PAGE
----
Jibranh Ortega teaches Spanish at Rancho Cotate High, where teachers recently won a salary increase after a successful strike. He loves reading, writing, hiking, and teaching. He also enjoys listening to good music and serving the community in any way that he can.

Who do you admire, and why?

I admire my maternal grandmother, Doña Maria de Jesus Rios, an extremely diligent and strong woman. I’ve often thought, “How the heck did she manage to get through the rough events of her life?” She was an orphan during her childhood and a widow with 10 children by the age of 30. She battled many social injustices, and never gave up.

What was the last best thing you ate?

The last best thing I ate were pastries (cake, fruit tart) from Oliver’s Market on Stony Point Road. They’re simple and delicious. Totally worth it!

Name something you do or do not regret.

I don’t regret spending money on traveling. Saint Augustine once said: “The world is a book, and those who do not travel read only one page.” And when we pass on, we are not taking anything with us except life experiences.

What 3 things bring you joy?

Hot sunny days at the beach. Hiking at local state parks like Taylor Mountain, Annadel or Shiloh Ranch. Reading great mysteries, biographies, or nonfiction.

Where else have you lived?

Guadalajara, Tijuana, and the San Diego area.

What are you good at making?

I am good at making carne asada tacos with fresh homemade tortillas (made by hand), meat from the local Mexican store, chopped cilantro, chopped grilled onions, and a touch of lime. I also like to put either pico de gallo or homemade salsa de molcajete on my tacos. I think Gordon Ramsay would probably approve. Ha!

Recall a time you changed your mind about something.

According to a recent publication, teachers make an average of 1,500 decisions a day. Therefore, I am usually changing my mind on a regular basis. Sometimes my lesson plans don’t always go as planned, or the class gets into an interesting off-topic discussion, or students need more time on an assignment. Situations like these require me to make instant decisions and decide how I’m going to proceed.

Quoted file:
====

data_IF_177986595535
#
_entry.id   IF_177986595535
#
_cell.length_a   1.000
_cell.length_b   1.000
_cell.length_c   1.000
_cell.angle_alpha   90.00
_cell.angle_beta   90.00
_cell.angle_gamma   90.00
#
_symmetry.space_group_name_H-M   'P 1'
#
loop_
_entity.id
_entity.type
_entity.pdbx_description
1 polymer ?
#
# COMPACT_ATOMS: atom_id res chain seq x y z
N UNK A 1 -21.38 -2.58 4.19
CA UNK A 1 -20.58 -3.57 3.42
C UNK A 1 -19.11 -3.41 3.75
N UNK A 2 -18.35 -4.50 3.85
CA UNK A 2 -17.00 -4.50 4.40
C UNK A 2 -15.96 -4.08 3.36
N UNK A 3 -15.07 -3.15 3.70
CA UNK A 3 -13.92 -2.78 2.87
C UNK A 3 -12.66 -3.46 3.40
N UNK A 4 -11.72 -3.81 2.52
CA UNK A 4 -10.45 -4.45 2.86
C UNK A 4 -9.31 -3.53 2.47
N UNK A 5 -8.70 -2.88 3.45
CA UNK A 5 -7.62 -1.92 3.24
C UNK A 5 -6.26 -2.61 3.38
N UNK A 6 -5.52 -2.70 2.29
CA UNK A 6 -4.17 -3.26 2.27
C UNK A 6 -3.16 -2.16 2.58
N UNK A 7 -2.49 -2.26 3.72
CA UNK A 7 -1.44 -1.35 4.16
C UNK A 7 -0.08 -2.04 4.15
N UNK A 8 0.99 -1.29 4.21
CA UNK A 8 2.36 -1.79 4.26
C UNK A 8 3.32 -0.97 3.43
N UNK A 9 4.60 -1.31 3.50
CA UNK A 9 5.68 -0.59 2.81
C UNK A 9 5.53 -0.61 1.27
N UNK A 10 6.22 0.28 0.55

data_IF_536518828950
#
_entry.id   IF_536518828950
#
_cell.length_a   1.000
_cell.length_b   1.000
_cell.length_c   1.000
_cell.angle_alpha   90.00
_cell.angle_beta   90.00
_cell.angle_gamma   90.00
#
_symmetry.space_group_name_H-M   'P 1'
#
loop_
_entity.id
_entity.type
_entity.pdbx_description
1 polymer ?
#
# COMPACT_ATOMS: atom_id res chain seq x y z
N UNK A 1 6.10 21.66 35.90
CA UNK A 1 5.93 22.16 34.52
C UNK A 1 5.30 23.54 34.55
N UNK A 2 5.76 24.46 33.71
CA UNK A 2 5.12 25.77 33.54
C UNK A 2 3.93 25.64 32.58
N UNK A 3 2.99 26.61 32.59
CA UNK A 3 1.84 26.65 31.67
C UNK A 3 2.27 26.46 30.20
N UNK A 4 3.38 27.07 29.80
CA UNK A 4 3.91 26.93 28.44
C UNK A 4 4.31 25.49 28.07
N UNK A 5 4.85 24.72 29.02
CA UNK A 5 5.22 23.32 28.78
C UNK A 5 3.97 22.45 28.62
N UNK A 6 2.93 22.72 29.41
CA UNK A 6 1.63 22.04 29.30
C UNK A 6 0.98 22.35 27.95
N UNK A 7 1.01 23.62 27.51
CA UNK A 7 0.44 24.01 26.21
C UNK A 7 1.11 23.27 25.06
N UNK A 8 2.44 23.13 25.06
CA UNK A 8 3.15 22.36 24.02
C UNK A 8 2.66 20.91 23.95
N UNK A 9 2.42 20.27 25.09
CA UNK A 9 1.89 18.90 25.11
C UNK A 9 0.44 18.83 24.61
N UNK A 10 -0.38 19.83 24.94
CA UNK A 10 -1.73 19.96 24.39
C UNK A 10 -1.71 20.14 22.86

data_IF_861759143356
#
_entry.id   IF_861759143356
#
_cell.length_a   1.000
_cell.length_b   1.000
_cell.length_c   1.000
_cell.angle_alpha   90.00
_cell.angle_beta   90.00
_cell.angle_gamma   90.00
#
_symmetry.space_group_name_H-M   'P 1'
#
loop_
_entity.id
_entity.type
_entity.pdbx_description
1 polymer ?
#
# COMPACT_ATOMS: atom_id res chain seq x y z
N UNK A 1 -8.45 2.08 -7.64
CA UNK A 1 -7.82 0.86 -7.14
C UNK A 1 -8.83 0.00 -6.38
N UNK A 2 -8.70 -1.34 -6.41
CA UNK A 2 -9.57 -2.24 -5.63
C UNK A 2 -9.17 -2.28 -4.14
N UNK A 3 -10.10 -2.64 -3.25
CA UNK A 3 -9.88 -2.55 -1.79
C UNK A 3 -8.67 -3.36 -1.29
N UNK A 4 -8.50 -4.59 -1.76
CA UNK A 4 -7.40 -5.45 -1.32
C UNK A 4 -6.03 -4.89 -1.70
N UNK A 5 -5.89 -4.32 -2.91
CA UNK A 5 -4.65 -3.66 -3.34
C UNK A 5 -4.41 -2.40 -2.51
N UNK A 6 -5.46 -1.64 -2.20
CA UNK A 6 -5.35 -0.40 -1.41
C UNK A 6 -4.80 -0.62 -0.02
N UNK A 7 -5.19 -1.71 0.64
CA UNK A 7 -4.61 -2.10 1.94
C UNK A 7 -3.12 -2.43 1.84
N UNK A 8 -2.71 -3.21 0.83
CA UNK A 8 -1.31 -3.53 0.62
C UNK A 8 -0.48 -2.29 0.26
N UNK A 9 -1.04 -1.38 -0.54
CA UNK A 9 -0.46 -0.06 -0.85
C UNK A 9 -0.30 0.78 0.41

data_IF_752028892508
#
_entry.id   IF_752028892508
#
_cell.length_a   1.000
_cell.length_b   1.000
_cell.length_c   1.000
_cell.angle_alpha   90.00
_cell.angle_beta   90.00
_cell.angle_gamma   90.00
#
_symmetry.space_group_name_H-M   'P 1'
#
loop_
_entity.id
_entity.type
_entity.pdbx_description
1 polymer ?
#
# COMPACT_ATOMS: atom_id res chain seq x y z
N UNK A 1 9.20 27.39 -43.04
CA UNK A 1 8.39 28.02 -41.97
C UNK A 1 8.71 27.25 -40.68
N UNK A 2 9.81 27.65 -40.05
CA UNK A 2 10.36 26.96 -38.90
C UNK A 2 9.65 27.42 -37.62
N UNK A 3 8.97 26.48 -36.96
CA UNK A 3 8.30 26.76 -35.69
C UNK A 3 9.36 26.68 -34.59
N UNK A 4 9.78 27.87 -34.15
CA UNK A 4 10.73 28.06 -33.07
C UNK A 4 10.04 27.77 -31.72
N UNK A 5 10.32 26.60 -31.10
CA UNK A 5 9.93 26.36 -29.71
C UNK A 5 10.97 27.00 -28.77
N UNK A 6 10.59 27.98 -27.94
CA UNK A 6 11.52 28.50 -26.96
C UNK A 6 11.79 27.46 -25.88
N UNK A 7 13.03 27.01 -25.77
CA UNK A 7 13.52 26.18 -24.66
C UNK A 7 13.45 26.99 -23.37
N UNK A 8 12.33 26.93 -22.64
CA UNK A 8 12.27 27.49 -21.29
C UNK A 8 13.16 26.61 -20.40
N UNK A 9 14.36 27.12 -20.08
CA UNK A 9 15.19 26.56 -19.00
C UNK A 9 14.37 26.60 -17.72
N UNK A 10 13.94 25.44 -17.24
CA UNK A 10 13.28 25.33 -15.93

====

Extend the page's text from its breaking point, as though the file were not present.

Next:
What would you do if you knew you couldn’t fail?

If I knew I couldn’t fail, I would perhaps live under a tremendous amount of stress. Why? Because not failing can lead you to become a perfectionist. I have several students who are perfectionists and since failing is not an option for them, they deal with constant stress. Also, if you didn’t fail you wouldn’t learn from your mistakes. Failing is a good learning experience.

If you could instantly have one skill, what would it be?

I would love to be able to type fast without looking at the keyboard or screen. Growing up I remember watching my 8th grade science teacher, Mrs. Buschman, type extremely fast on the computer while also holding a conversation with a student at the same time. It was an impressive skill I wish I had.

You host an intimate dinner party with up to 4 guests, living or not. Who’s coming?

That’s a tough question. I have too many people in mind. However, I would probably like to have dinner with Jesus Christ, Buddha, Prophet Muhammad and Lord Shiva. They are perhaps the most important religious figures in the world. I would be curious to listen to their conversation.


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